Avoid lifestyle inflation

As your salary increases, channel those funds towards goals like savings and retirement, not towards a more lavish lifestyle.

In Your 40s

Plan for mortgage payoff

Calculate when you’ll be done with payments and what that will mean for your overall financial strategy. If possible, make extra payments towards your mortgage so you can be debt-free by the time you turn 50.

Save for children’s education 

If you haven’t already done so, it’s time to start, pronto. Open a tax-advantaged account like a 529 College Savings Plan.

Check retirement goal progress

You should be able to replace 70 percent to 85 percent of your current income when you retire. Are you on track? Use an online tool to see how close (or far) you are from your retirement goals.

Maximize your tax savings

You’re likely paying the highest taxes of your life, but you may also qualify for some great deductions. Meet with a certified public accountant to make sure you’re claiming everything you can.

In Your 50s

Gather an advisory board

As you near retirement, you want to make sure all your ducks are in a row and your retirement and investment strategies are ready to take you through the financial stretch. Research and meet with fee-only financial advisers and CPAs for professional advice. Make sure your financial adviser is bound by a fiduciary obligation to you, meaning that they legally must give you advice that’s in your best interest, not theirs.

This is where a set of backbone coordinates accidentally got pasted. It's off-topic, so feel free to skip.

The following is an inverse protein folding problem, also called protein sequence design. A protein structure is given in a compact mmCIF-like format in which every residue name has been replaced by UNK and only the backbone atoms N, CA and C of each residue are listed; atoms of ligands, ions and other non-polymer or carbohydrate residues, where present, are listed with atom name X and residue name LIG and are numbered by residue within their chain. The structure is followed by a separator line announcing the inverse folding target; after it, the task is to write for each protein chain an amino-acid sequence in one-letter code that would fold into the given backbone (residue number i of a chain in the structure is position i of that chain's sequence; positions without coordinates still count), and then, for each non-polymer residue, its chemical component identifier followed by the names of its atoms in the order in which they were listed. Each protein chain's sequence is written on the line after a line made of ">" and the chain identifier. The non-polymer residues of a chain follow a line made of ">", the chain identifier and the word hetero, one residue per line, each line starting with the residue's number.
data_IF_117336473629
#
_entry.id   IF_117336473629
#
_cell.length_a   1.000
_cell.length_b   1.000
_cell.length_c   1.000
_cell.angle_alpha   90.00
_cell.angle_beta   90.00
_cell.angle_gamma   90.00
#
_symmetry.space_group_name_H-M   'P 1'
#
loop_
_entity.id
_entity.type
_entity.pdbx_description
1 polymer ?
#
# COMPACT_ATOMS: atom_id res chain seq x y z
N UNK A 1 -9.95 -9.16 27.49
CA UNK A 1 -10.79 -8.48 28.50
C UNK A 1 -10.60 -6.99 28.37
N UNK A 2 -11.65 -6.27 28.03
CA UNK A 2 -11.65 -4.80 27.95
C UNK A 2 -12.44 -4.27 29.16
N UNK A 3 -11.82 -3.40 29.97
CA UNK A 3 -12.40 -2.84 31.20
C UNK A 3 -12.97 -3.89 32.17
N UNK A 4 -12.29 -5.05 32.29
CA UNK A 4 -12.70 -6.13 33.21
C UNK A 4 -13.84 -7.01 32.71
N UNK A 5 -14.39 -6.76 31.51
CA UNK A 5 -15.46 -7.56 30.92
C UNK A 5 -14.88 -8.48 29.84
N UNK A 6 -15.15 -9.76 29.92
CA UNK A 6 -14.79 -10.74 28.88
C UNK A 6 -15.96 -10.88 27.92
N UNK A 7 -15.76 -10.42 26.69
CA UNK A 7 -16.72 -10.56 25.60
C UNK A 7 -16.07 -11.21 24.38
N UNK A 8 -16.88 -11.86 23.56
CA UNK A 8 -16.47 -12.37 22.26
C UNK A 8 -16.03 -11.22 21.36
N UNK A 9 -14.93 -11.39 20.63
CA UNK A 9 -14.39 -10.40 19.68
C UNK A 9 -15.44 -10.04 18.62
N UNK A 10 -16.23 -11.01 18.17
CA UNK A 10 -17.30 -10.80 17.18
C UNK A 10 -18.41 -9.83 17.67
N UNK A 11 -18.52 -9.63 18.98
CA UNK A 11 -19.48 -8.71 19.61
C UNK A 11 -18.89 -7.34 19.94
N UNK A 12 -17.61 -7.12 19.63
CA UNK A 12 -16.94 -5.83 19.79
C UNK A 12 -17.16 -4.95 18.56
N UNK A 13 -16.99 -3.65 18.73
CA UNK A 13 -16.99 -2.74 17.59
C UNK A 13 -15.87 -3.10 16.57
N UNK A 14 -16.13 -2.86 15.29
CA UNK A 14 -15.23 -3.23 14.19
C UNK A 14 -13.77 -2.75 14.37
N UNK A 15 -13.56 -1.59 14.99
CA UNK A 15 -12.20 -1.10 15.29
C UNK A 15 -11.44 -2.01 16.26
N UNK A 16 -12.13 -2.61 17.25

Evaluate your portfolio

Review your asset allocation. Are you being too conservative or taking more chances than you’re comfortable with?

Discuss care for aging parents

Sit down with your spouse and siblings to discuss what you’ll do if your elderly parents need in-home care or must be moved to an assisted living facility. Who will pay for it? How?

Consider long-term care insurance

This covers things like nursing homes and in-home care when you get older and can give you the peace of mind of knowing you won’t be a burden on your loved ones.

In Your 60s+

Review your estate plan

Does anything need to be changed with your will, health-care proxy or power of attorney?

Create a retirement budget

You’ll lose some expenses, like that mortgage you’ll have paid off, but you’ll gain others, like additional medical expenses or the need for someone to help you with the yard work. Work out a budget to make the most of your retirement funds in this stage of your life.

Plan out your withdrawals

How will you make use of your retirement assets? In what order will you withdraw your funds, and how much will you withdraw at a time? Sit down with your financial advisors to discuss what makes the most sense for tax purposes.

Downsize

Stretch your funds further by moving to a smaller home or apartment. You’ll save on maintenance, property taxes, utilities and more.


Pant, Paula. “Your Financial Checklist for Every Decade of Adulthood.” https://www.aol.com/article/finance/2014/12/26/financial-checklist-every-decade/21117335/.

December 26, 2014.


Monica Dixon Perry, CVPM
Connect on LinkedIn